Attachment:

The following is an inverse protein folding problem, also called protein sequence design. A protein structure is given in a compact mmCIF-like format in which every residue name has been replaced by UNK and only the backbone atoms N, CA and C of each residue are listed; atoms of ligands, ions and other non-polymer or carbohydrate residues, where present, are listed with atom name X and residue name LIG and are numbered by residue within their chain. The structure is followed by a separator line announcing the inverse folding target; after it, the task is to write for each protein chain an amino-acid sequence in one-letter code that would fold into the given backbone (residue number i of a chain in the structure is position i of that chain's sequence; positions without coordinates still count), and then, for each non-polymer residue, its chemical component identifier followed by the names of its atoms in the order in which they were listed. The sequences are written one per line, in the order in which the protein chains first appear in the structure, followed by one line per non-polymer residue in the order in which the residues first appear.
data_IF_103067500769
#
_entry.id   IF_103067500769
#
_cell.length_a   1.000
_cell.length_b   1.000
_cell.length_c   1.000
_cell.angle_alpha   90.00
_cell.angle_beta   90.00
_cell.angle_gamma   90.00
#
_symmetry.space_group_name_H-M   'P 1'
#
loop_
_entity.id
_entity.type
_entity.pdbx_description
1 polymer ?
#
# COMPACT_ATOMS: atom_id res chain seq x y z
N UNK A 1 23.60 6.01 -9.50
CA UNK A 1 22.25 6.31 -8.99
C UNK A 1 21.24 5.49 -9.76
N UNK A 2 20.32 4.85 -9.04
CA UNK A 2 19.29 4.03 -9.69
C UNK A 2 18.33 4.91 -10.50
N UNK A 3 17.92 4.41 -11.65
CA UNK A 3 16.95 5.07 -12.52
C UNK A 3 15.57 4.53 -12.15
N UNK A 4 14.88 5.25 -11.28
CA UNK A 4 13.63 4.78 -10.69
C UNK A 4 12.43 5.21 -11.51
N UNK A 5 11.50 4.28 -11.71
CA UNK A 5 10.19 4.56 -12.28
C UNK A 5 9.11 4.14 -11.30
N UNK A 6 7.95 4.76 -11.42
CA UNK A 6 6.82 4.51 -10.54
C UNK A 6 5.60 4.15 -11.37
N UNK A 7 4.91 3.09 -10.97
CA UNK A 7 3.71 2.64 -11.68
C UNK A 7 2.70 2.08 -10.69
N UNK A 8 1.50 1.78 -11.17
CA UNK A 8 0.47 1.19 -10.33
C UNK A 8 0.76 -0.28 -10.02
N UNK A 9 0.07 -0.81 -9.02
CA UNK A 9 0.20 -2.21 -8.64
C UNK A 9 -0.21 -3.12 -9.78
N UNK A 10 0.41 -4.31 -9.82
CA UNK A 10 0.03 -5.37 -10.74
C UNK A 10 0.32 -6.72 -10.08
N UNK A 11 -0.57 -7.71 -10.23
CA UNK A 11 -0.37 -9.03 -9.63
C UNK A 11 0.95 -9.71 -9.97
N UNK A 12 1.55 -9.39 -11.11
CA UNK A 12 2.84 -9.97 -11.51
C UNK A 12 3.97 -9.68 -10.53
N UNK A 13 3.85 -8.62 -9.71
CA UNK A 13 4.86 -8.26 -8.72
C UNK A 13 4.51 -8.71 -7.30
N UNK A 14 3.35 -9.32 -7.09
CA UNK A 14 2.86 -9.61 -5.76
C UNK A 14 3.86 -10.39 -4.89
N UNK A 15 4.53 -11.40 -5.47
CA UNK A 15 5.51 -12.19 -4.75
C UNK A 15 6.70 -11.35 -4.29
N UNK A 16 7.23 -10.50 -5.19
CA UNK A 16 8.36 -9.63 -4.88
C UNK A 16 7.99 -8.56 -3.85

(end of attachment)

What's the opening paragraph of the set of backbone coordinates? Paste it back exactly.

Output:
The following is an inverse protein folding problem, also called protein sequence design. A protein structure is given in a compact mmCIF-like format in which every residue name has been replaced by UNK and only the backbone atoms N, CA and C of each residue are listed; atoms of ligands, ions and other non-polymer or carbohydrate residues, where present, are listed with atom name X and residue name LIG and are numbered by residue within their chain. The structure is followed by a separator line announcing the inverse folding target; after it, the task is to write for each protein chain an amino-acid sequence in one-letter code that would fold into the given backbone (residue number i of a chain in the structure is position i of that chain's sequence; positions without coordinates still count), and then, for each non-polymer residue, its chemical component identifier followed by the names of its atoms in the order in which they were listed. The sequences are written one per line, in the order in which the protein chains first appear in the structure, followed by one line per non-polymer residue in the order in which the residues first appear.